The Singing Bee's Joey Fatone with The Honey Bees by Trae Patton/NBC Photo
He dropped names as diverse as Norman Lear, Uri Geller, Isaiah Washington and Jerry Seinfeld. He teased an all-celebrity version of
(with a half-joking promise to extend an invitation to Rosie O'Donnell). In describing his vision for NBC's immediate and long-term future, the network's boyish new co-chair Ben Silverman showed his affinity for both packaging and programming TV in an enthusiastic debut performance in front of the nation's TV critics on Monday morning.
Though he took the stage alongside the relatively subdued co-chair Marc Graboff, whose expertise is on the business side, this was Silverman's show all the way, and he wasted no time in announcing some surprising programming deals and a few aggressive scheduling changes, including turning Monday into an all-fantasy night and shifting
Friday Night Lights
an hour earlier on Fridays, so it's now cozily hammocked between the strong franchises of a relocated D
eal or No Deal
, which he feels will be re-energized with the addition of Tom Selleck to the cast. Both of these moves make sense to me.
"This was what I always wanted to do. I love television, and I have grown up watching television," says the former agent who evolved from being a master packager of foreign TV formats to executive producer of breakthroughs like
. "I have had an opportunity to represent incredible creative people and the opportunity to produce wonderful television, and I believe that the place I would have the greatest opportunities to make decisions about television shows and enable creativity and have opportunities to find ideas and bring them to market quickest was going to be at a network."
How quickly Silverman can move is demonstrated by his embrace of last week's instant summer hit
The Singing Bee
, which now has been scheduled to follow a 90-minute version of
The Biggest Loser
on Tuesdays, forming a two-hour reality block from 8-10 pm/ET. The promising action-comedy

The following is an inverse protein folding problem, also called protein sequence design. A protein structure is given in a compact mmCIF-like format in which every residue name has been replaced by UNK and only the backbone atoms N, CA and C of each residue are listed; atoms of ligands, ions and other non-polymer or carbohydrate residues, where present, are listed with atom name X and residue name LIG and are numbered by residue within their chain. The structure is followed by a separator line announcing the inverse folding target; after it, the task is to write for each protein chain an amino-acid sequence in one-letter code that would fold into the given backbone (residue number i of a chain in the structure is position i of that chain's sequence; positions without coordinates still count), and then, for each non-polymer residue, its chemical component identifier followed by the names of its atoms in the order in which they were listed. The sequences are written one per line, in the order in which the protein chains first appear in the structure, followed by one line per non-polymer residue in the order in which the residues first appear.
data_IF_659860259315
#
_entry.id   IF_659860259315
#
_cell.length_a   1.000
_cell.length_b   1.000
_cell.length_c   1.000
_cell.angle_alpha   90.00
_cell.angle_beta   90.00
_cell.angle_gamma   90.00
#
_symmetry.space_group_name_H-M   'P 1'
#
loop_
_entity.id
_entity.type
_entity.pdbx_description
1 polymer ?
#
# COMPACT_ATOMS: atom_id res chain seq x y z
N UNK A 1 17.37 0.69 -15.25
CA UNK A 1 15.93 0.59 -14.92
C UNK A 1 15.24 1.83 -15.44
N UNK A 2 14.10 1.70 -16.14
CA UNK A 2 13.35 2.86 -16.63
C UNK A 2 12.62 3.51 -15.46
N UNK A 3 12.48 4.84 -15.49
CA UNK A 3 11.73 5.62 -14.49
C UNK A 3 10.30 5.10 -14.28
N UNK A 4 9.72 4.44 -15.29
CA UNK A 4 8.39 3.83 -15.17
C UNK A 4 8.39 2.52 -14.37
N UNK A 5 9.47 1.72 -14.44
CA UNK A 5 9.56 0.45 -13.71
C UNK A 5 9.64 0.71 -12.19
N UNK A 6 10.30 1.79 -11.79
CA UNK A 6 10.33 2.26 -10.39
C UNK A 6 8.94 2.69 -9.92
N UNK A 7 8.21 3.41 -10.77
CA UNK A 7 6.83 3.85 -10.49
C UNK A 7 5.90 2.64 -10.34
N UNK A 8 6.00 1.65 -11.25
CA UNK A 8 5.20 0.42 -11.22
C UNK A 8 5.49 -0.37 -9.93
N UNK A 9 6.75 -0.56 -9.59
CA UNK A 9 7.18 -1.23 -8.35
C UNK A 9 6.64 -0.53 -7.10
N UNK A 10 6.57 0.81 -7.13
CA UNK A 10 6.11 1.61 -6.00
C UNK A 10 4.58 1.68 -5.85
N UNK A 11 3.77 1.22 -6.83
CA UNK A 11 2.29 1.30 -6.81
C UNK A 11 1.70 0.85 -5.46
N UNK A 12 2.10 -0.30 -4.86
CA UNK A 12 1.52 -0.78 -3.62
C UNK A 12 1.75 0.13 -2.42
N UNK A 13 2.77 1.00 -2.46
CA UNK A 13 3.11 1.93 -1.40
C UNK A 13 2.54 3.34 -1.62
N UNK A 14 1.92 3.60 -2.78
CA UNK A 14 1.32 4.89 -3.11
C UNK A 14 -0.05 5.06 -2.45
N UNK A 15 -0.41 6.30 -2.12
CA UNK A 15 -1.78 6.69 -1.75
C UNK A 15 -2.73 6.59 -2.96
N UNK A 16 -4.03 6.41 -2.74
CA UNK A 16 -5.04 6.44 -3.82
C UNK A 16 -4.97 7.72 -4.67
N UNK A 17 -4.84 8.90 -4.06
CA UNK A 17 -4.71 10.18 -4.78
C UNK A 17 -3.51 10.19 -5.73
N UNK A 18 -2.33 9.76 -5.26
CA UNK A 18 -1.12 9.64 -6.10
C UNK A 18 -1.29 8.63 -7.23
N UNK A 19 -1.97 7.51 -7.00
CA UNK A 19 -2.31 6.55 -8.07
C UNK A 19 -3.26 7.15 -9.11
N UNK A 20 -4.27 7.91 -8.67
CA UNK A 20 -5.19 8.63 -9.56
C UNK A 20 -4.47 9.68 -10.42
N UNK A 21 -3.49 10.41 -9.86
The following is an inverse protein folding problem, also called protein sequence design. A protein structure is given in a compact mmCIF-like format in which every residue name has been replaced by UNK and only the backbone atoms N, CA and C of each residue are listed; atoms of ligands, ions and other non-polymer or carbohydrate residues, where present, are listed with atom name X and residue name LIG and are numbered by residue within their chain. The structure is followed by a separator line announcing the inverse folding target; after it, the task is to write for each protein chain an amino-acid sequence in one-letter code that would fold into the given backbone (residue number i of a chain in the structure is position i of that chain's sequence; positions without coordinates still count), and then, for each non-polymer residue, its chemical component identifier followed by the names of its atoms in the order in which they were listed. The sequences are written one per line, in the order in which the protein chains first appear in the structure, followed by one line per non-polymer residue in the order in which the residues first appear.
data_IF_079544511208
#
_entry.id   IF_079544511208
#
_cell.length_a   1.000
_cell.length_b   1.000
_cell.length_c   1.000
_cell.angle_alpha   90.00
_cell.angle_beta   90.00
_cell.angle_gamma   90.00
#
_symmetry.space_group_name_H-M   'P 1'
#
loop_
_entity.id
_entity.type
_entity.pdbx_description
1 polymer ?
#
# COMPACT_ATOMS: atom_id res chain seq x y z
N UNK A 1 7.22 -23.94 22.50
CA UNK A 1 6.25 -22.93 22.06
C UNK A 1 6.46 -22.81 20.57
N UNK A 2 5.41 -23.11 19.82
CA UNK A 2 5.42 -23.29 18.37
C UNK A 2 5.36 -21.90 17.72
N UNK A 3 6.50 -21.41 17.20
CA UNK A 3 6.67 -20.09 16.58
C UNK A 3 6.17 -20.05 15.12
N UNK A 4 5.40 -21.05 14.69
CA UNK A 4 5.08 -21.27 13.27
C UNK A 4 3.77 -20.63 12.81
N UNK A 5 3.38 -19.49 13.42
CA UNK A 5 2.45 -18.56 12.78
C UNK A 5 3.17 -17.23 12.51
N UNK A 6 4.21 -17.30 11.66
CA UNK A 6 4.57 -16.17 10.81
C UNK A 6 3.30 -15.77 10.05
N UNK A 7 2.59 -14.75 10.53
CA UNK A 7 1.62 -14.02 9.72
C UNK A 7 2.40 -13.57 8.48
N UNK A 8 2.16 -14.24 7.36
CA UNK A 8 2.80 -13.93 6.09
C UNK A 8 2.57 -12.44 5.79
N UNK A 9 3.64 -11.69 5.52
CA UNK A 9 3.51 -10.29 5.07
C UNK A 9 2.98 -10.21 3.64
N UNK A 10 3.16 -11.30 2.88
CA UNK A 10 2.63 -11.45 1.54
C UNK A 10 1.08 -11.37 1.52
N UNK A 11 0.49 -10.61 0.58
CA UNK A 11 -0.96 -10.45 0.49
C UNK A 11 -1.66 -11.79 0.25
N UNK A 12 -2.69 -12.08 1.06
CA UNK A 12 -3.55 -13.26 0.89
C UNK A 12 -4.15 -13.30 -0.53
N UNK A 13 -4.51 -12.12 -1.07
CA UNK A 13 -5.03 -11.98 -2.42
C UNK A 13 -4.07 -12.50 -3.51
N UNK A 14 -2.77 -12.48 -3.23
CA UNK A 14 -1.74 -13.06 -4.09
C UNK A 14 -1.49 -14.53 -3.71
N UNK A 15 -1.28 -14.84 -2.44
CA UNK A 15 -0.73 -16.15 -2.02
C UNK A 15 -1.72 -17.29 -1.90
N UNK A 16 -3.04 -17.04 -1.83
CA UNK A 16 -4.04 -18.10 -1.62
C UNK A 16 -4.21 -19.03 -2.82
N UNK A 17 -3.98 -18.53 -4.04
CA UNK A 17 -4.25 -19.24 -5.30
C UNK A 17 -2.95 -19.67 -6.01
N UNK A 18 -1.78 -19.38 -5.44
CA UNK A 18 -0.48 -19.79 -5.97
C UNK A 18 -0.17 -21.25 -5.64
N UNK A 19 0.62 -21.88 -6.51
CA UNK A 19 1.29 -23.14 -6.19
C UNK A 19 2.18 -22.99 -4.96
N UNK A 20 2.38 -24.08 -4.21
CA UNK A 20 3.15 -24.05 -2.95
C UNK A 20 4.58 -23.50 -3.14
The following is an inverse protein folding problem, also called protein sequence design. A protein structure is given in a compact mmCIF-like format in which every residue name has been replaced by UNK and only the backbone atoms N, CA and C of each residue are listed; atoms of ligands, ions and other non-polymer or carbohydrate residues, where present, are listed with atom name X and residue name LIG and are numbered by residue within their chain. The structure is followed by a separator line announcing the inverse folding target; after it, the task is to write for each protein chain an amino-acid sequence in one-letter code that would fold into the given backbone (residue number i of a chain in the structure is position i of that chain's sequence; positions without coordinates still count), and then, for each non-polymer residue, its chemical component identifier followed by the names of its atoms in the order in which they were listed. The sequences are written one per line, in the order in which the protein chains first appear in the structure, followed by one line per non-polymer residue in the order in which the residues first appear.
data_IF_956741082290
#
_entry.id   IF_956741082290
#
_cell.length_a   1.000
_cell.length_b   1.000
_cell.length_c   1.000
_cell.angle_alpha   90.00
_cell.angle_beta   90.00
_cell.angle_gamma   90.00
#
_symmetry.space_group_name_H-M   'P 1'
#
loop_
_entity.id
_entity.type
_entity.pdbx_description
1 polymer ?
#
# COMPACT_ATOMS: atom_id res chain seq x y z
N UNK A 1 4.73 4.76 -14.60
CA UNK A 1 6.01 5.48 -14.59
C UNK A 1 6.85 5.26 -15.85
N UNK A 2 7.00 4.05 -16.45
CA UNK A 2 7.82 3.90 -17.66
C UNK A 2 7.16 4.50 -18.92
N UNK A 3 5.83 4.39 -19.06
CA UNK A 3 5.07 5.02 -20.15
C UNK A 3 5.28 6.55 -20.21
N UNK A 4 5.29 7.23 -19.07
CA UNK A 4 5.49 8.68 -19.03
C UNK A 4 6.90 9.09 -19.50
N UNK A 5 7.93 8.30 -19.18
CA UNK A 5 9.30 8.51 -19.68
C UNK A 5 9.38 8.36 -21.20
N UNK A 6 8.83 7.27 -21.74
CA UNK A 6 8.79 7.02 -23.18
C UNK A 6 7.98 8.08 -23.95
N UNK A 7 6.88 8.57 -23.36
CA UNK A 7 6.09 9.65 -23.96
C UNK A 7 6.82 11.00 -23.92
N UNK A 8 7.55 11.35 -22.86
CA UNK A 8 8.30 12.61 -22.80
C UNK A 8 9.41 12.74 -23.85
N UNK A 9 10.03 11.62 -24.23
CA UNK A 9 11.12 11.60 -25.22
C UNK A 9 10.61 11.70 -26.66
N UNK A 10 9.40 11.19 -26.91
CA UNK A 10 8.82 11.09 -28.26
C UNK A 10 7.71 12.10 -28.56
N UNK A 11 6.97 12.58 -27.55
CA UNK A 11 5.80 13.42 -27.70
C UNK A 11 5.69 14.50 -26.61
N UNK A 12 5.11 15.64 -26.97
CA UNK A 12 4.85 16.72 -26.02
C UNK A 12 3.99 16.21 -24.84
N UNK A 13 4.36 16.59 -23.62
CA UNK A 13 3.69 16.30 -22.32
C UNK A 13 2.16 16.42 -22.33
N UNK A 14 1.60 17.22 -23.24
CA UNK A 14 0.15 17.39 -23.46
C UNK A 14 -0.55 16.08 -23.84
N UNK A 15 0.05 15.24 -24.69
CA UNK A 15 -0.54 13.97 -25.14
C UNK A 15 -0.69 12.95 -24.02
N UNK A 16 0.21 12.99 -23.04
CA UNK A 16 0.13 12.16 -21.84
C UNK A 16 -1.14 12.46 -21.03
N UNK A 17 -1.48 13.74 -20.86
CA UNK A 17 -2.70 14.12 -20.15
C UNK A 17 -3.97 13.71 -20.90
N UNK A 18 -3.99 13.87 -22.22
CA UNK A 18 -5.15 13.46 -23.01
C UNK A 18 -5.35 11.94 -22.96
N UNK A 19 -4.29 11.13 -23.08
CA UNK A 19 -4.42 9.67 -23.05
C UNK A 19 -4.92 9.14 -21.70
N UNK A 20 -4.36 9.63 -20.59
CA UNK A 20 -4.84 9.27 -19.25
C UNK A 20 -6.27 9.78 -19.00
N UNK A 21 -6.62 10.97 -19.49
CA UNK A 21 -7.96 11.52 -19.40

, originally set for Tuesdays, moves to Mondays at 8 pm/ET, leading into last year's
and the time-traveling
. That's an awful lot of high concept for one night, but for those who still believe in the notion of audience flow, why not? Silverman sees it as a "big night" that can be further helped by promotion during Sunday's football franchise.
Friday Night Lights
, which many fear may suffer without championing from former programming chief Kevin Reilly, Silverman is hopeful that some Emmy attention later this week, along with its critical acclaim and a few strategic partnerships (possibly with a car and soft-drink company) to help with the bottom line, will ensure the future of a show he describes as "a very efficient show to produce." (In other words, it's a lot cheaper to make than
No reason to lose sleep over that one just yet, I suppose, even though some of Silverman's other programming ideas might give a critic pause. In particular:
, a live reality competition fronted by Uri Geller and Criss Angel based on a hit format from Israel that's described as "an intensive search for the next great mentalist." Hmmm, I'm getting a vision of myself changing the channel. But that's just me. And while the prospect of another go-round of
sounds like pure desperation, the notion of an all-star edition, involving celebs from sports, entertainment and fashion who've set up their own businesses, could inject some juice into the long-fading franchise. Silverman says that Trump personally asked him to extend an invite to his nemesis Rosie O'Donnell, and it may be foolish to hope that wiser heads will prevail. (That Silverman and NBC want to be in business with Rosie in some way is very clear.)
More promising is a deal with legendary producer Norman Lear to supervise production of an hourlong comedy "focused on a mother who reenters the work force and is pitted against her late husband's ruthless partner in a money-charged battle of the sexes on Wall Street." Speaking like a true TV devotee, Silverman talked of striking up a friendship with Lear, who "inspired me to go into television," and listening avidly to Lear's stories of his battles to get
All in the Family
on the air.
Among Silverman's other announcements: the addition of
pariah Isaiah Washington to the first episodes of the new
, a smart publicity stunt to be sure; and getting Jerry Seinfeld (who already had a deal to produce "minisodes" for NBC to promote his
feature) to appear as himself in the season premiere of the ratings-challenged
All in all, an impressive first bow to announce that Ben Silverman is going to have quite an impact on the Peacock network at an especially challenging time for the network.